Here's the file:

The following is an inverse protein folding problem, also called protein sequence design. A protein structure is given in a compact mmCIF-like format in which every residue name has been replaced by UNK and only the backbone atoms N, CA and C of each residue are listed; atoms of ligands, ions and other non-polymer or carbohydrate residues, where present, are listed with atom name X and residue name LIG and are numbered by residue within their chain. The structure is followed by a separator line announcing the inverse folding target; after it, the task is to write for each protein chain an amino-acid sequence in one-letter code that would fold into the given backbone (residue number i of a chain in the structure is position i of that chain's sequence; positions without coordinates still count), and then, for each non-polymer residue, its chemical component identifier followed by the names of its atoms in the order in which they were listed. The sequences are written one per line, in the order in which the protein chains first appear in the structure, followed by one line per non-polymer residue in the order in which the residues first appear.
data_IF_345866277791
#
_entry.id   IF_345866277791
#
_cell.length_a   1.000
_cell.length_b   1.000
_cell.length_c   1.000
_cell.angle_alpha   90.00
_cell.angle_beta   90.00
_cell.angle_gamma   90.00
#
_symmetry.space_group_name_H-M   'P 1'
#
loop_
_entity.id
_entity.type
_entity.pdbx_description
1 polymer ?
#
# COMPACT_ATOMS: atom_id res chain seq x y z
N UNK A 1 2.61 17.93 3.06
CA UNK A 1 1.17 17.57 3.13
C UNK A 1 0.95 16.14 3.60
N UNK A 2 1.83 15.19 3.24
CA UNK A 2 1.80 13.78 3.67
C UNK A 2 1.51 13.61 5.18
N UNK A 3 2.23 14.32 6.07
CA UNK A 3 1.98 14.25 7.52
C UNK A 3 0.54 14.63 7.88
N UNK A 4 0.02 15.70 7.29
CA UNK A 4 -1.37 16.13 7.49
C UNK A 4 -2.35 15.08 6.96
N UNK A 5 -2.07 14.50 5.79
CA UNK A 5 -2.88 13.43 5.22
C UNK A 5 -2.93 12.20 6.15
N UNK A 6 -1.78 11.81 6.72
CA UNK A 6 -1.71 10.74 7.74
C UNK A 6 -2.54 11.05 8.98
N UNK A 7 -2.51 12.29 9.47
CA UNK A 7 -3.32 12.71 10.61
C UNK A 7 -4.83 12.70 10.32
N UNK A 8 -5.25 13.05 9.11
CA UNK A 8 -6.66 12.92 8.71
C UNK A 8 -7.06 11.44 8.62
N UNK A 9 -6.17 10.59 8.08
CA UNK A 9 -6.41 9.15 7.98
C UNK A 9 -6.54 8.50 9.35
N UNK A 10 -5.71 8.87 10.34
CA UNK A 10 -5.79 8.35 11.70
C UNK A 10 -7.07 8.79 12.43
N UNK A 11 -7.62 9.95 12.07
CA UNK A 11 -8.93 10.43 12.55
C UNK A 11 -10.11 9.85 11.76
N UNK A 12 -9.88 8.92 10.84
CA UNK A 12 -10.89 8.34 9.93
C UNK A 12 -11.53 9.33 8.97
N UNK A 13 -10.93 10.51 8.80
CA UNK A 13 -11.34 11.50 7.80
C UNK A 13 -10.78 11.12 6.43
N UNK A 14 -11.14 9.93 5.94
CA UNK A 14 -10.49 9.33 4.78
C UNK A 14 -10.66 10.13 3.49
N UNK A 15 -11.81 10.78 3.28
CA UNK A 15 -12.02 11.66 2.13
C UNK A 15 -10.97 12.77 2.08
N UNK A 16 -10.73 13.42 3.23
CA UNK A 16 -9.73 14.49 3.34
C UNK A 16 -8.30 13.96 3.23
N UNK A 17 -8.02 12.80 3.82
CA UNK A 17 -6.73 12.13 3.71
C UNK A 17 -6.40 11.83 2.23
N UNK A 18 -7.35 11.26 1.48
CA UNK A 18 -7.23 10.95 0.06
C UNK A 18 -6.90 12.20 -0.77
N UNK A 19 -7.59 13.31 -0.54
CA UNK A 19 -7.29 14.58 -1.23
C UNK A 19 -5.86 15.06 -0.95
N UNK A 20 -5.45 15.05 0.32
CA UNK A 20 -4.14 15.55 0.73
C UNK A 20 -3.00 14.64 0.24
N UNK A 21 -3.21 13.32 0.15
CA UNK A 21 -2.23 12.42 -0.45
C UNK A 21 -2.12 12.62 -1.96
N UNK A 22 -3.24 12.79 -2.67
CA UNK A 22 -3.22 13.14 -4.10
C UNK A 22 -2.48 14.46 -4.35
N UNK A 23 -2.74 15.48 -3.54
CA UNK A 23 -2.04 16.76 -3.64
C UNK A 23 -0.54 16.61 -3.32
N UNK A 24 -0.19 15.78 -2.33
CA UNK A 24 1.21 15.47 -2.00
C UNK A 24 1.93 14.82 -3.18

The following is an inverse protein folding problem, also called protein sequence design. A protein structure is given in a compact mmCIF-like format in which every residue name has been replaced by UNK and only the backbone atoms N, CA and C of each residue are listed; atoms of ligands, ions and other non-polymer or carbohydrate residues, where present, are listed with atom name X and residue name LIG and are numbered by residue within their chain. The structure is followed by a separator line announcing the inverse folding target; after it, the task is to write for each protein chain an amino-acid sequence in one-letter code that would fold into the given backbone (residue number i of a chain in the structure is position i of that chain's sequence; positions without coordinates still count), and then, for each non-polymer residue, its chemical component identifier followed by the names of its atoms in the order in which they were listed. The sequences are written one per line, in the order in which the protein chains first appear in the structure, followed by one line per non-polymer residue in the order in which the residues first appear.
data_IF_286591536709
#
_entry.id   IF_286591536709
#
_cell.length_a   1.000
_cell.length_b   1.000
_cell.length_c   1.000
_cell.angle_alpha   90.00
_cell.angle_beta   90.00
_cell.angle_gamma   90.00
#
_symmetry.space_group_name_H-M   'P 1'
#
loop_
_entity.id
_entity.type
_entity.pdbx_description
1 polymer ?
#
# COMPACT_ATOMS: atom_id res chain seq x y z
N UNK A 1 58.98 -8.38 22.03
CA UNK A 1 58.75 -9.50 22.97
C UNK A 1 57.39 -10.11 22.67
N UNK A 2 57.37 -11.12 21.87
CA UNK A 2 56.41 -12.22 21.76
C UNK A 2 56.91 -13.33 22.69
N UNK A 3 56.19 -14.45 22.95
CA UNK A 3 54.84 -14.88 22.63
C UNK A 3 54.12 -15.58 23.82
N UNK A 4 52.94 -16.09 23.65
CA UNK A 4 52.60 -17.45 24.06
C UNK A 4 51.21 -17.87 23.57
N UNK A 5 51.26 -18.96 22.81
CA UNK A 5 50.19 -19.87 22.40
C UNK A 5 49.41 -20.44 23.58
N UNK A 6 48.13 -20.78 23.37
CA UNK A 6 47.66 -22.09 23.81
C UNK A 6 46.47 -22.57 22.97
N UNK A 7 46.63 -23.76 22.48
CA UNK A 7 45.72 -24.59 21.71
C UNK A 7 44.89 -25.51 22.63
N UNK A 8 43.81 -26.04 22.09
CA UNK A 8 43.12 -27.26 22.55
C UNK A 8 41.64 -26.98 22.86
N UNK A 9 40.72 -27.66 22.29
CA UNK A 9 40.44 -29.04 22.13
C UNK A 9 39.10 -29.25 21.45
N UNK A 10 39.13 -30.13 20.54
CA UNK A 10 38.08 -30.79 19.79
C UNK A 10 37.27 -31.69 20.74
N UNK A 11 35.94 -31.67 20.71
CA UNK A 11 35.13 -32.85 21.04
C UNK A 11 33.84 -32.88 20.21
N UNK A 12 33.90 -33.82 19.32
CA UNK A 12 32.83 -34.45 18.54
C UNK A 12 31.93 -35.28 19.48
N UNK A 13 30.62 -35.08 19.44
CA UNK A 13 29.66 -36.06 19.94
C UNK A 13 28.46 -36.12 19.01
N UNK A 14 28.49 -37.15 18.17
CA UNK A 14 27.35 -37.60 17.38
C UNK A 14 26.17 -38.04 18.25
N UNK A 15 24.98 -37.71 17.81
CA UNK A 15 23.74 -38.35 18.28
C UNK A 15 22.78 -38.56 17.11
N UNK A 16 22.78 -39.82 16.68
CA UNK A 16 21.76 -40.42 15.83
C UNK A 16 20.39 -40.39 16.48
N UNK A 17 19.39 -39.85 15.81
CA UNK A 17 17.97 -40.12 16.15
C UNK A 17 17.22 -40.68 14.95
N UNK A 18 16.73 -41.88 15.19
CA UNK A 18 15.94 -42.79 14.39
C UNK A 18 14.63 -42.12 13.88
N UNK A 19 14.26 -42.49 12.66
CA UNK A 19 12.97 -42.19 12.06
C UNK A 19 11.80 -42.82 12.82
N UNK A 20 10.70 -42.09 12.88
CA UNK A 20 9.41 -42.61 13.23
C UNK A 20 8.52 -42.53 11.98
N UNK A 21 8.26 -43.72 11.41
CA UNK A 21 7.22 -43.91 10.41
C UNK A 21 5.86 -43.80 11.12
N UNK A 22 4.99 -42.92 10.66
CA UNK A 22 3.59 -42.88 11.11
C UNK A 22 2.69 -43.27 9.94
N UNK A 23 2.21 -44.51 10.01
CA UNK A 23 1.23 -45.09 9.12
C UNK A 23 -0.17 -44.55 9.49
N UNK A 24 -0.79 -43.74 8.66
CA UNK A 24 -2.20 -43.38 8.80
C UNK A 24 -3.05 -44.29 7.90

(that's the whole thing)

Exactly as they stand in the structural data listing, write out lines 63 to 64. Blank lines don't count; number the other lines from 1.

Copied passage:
C UNK A 14 -10.66 10.13 3.49
N UNK A 15 -11.81 10.78 3.28